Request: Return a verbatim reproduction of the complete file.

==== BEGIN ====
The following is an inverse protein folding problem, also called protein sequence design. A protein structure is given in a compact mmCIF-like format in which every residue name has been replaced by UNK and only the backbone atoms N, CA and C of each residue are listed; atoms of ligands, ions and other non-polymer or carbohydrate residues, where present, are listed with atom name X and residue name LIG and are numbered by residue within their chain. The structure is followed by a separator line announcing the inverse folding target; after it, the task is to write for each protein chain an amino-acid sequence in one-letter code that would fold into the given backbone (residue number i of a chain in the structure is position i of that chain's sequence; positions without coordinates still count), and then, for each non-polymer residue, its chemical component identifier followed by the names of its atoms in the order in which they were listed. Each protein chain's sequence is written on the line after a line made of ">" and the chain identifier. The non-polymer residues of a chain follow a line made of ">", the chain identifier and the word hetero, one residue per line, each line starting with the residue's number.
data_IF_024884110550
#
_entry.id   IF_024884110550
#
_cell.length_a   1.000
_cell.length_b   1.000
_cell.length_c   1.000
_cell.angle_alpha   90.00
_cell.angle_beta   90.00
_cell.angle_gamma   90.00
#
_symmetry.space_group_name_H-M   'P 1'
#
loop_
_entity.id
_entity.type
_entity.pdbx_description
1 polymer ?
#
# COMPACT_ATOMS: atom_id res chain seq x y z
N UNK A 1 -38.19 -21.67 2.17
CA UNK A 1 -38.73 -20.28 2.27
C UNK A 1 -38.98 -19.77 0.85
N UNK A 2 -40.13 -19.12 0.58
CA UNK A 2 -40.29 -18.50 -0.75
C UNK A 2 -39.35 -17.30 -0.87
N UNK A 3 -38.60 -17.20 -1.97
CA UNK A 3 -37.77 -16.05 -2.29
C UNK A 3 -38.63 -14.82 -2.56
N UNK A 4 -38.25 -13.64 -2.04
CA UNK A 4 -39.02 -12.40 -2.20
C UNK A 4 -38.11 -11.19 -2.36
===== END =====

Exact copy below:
The following is an inverse protein folding problem, also called protein sequence design. A protein structure is given in a compact mmCIF-like format in which every residue name has been replaced by UNK and only the backbone atoms N, CA and C of each residue are listed; atoms of ligands, ions and other non-polymer or carbohydrate residues, where present, are listed with atom name X and residue name LIG and are numbered by residue within their chain. The structure is followed by a separator line announcing the inverse folding target; after it, the task is to write for each protein chain an amino-acid sequence in one-letter code that would fold into the given backbone (residue number i of a chain in the structure is position i of that chain's sequence; positions without coordinates still count), and then, for each non-polymer residue, its chemical component identifier followed by the names of its atoms in the order in which they were listed. Each protein chain's sequence is written on the line after a line made of ">" and the chain identifier. The non-polymer residues of a chain follow a line made of ">", the chain identifier and the word hetero, one residue per line, each line starting with the residue's number.
data_IF_024884110550
#
_entry.id   IF_024884110550
#
_cell.length_a   1.000
_cell.length_b   1.000
_cell.length_c   1.000
_cell.angle_alpha   90.00
_cell.angle_beta   90.00
_cell.angle_gamma   90.00
#
_symmetry.space_group_name_H-M   'P 1'
#
loop_
_entity.id
_entity.type
_entity.pdbx_description
1 polymer ?
#
# COMPACT_ATOMS: atom_id res chain seq x y z
N UNK A 1 -38.19 -21.67 2.17
CA UNK A 1 -38.73 -20.28 2.27
C UNK A 1 -38.98 -19.77 0.85
N UNK A 2 -40.13 -19.12 0.58
CA UNK A 2 -40.29 -18.50 -0.75
C UNK A 2 -39.35 -17.30 -0.87
N UNK A 3 -38.60 -17.20 -1.97
CA UNK A 3 -37.77 -16.05 -2.29
C UNK A 3 -38.63 -14.82 -2.56
N UNK A 4 -38.25 -13.64 -2.04
CA UNK A 4 -39.02 -12.40 -2.20
C UNK A 4 -38.11 -11.19 -2.36